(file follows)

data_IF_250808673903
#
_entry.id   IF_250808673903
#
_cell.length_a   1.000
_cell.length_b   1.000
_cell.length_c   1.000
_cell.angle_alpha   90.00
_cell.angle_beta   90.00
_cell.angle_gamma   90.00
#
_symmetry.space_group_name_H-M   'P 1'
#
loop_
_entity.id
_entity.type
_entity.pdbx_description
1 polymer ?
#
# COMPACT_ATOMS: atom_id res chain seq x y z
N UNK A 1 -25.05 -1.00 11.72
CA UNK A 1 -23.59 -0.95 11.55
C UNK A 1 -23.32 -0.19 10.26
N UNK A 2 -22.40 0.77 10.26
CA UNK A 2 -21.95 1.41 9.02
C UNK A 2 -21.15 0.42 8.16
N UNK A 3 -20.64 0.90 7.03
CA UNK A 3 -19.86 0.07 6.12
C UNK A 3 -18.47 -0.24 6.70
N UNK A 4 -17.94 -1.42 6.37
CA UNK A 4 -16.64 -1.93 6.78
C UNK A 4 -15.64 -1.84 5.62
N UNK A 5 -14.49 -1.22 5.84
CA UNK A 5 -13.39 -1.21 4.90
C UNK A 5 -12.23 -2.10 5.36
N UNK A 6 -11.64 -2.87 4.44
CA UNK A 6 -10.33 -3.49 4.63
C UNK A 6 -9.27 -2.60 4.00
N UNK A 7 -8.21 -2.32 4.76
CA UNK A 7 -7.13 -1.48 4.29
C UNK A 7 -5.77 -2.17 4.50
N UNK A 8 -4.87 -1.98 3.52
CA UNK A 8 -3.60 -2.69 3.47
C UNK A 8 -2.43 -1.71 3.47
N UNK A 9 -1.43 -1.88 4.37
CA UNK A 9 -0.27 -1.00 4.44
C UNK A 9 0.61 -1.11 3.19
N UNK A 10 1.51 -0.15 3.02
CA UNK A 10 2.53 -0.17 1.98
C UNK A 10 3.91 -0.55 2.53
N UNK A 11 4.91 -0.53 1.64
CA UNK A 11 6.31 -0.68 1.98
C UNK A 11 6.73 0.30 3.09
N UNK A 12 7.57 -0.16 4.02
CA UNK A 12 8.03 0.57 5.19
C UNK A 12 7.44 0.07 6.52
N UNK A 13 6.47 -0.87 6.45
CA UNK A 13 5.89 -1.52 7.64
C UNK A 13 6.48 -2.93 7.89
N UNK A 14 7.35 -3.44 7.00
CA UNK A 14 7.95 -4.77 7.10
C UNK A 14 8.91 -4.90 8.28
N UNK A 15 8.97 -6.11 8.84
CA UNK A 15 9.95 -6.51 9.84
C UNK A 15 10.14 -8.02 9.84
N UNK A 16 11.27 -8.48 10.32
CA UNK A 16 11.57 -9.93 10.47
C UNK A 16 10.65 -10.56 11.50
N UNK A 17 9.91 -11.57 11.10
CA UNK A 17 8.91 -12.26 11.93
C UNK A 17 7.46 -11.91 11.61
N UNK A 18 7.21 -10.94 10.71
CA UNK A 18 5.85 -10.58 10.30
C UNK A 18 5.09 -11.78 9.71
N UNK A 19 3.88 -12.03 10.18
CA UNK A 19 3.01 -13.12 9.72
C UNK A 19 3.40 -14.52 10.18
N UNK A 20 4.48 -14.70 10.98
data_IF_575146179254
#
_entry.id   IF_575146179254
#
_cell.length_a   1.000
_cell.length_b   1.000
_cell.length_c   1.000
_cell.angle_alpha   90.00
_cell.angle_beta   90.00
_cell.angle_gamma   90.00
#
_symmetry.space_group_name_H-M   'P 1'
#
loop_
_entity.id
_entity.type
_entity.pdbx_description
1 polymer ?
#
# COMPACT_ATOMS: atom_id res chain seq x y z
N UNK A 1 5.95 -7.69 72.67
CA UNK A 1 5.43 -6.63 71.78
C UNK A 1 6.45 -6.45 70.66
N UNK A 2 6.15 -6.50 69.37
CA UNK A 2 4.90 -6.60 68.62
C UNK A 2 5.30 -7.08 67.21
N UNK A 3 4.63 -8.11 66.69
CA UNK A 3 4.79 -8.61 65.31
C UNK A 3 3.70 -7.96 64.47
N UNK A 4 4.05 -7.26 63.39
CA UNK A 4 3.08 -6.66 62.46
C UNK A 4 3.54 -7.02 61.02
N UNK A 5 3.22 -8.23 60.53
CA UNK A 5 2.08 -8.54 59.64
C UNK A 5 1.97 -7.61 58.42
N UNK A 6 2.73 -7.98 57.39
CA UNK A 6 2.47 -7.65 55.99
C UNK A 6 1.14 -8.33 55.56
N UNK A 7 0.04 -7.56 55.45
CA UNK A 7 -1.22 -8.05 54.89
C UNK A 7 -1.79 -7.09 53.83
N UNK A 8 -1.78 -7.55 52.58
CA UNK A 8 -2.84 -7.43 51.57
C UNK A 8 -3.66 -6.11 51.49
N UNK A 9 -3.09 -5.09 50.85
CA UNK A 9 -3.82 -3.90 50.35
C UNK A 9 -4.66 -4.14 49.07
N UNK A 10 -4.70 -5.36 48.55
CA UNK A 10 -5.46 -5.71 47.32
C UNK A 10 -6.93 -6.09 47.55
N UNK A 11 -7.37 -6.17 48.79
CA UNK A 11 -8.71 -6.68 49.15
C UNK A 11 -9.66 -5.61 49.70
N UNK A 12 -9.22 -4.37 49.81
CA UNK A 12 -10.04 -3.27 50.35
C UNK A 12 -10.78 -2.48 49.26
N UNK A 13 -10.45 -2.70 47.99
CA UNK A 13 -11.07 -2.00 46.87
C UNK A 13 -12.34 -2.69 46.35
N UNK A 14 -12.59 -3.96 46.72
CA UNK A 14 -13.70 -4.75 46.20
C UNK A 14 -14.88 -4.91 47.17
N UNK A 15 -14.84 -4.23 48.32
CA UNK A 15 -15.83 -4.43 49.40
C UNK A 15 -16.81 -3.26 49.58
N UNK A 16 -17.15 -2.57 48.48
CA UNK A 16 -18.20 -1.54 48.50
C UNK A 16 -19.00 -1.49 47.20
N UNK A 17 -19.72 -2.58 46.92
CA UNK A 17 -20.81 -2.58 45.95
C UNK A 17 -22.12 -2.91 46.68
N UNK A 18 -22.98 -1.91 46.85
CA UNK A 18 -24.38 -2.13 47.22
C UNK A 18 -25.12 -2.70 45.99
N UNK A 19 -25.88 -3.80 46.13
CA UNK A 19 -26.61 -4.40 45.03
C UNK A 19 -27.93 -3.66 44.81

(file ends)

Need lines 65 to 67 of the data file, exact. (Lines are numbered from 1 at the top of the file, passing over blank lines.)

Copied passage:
C UNK A 15 10.14 -8.02 9.84
N UNK A 16 11.27 -8.48 10.32
CA UNK A 16 11.57 -9.93 10.47